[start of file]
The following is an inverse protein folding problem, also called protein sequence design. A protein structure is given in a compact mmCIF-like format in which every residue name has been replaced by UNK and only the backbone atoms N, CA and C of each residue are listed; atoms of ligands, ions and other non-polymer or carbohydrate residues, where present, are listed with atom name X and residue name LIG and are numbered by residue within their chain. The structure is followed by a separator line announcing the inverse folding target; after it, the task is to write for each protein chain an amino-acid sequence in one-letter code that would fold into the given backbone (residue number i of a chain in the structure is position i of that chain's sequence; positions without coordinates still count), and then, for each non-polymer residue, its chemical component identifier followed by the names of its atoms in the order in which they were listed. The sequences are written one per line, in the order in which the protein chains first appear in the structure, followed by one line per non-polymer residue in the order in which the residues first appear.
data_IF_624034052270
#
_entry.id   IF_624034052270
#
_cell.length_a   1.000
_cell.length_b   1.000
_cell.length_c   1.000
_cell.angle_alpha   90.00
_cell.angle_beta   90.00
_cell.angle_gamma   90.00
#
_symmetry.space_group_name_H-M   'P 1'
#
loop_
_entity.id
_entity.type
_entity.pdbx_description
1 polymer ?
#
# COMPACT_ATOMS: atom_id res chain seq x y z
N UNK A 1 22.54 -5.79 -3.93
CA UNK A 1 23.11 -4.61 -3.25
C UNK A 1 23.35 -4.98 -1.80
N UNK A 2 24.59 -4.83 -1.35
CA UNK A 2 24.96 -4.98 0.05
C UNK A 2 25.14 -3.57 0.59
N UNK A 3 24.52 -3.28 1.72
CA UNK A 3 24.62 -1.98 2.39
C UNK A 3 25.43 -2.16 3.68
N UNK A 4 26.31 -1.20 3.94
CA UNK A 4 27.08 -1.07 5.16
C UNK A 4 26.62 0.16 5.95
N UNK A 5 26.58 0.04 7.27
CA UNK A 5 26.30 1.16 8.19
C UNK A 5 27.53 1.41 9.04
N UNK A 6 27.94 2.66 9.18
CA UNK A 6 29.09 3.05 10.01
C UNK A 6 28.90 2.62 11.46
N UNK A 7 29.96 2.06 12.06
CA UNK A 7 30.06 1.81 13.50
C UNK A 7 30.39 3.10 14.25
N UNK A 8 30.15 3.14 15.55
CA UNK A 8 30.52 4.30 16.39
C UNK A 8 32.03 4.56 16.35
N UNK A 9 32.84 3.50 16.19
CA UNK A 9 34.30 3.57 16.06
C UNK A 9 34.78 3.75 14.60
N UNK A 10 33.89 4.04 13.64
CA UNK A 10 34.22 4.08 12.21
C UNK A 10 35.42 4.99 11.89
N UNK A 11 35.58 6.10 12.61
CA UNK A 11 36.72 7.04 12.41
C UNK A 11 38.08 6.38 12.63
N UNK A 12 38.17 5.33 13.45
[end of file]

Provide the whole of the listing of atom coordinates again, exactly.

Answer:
The following is an inverse protein folding problem, also called protein sequence design. A protein structure is given in a compact mmCIF-like format in which every residue name has been replaced by UNK and only the backbone atoms N, CA and C of each residue are listed; atoms of ligands, ions and other non-polymer or carbohydrate residues, where present, are listed with atom name X and residue name LIG and are numbered by residue within their chain. The structure is followed by a separator line announcing the inverse folding target; after it, the task is to write for each protein chain an amino-acid sequence in one-letter code that would fold into the given backbone (residue number i of a chain in the structure is position i of that chain's sequence; positions without coordinates still count), and then, for each non-polymer residue, its chemical component identifier followed by the names of its atoms in the order in which they were listed. The sequences are written one per line, in the order in which the protein chains first appear in the structure, followed by one line per non-polymer residue in the order in which the residues first appear.
data_IF_624034052270
#
_entry.id   IF_624034052270
#
_cell.length_a   1.000
_cell.length_b   1.000
_cell.length_c   1.000
_cell.angle_alpha   90.00
_cell.angle_beta   90.00
_cell.angle_gamma   90.00
#
_symmetry.space_group_name_H-M   'P 1'
#
loop_
_entity.id
_entity.type
_entity.pdbx_description
1 polymer ?
#
# COMPACT_ATOMS: atom_id res chain seq x y z
N UNK A 1 22.54 -5.79 -3.93
CA UNK A 1 23.11 -4.61 -3.25
C UNK A 1 23.35 -4.98 -1.80
N UNK A 2 24.59 -4.83 -1.35
CA UNK A 2 24.96 -4.98 0.05
C UNK A 2 25.14 -3.57 0.59
N UNK A 3 24.52 -3.28 1.72
CA UNK A 3 24.62 -1.98 2.39
C UNK A 3 25.43 -2.16 3.68
N UNK A 4 26.31 -1.20 3.94
CA UNK A 4 27.08 -1.07 5.16
C UNK A 4 26.62 0.16 5.95
N UNK A 5 26.58 0.04 7.27
CA UNK A 5 26.30 1.16 8.19
C UNK A 5 27.53 1.41 9.04
N UNK A 6 27.94 2.66 9.18
CA UNK A 6 29.09 3.05 10.01
C UNK A 6 28.90 2.62 11.46
N UNK A 7 29.96 2.06 12.06
CA UNK A 7 30.06 1.81 13.50
C UNK A 7 30.39 3.10 14.25
N UNK A 8 30.15 3.14 15.55
CA UNK A 8 30.52 4.30 16.39
C UNK A 8 32.03 4.56 16.35
N UNK A 9 32.84 3.50 16.19
CA UNK A 9 34.30 3.57 16.06
C UNK A 9 34.78 3.75 14.60
N UNK A 10 33.89 4.04 13.64
CA UNK A 10 34.22 4.08 12.21
C UNK A 10 35.42 4.99 11.89
N UNK A 11 35.58 6.10 12.61
CA UNK A 11 36.72 7.04 12.41
C UNK A 11 38.08 6.38 12.63
N UNK A 12 38.17 5.33 13.45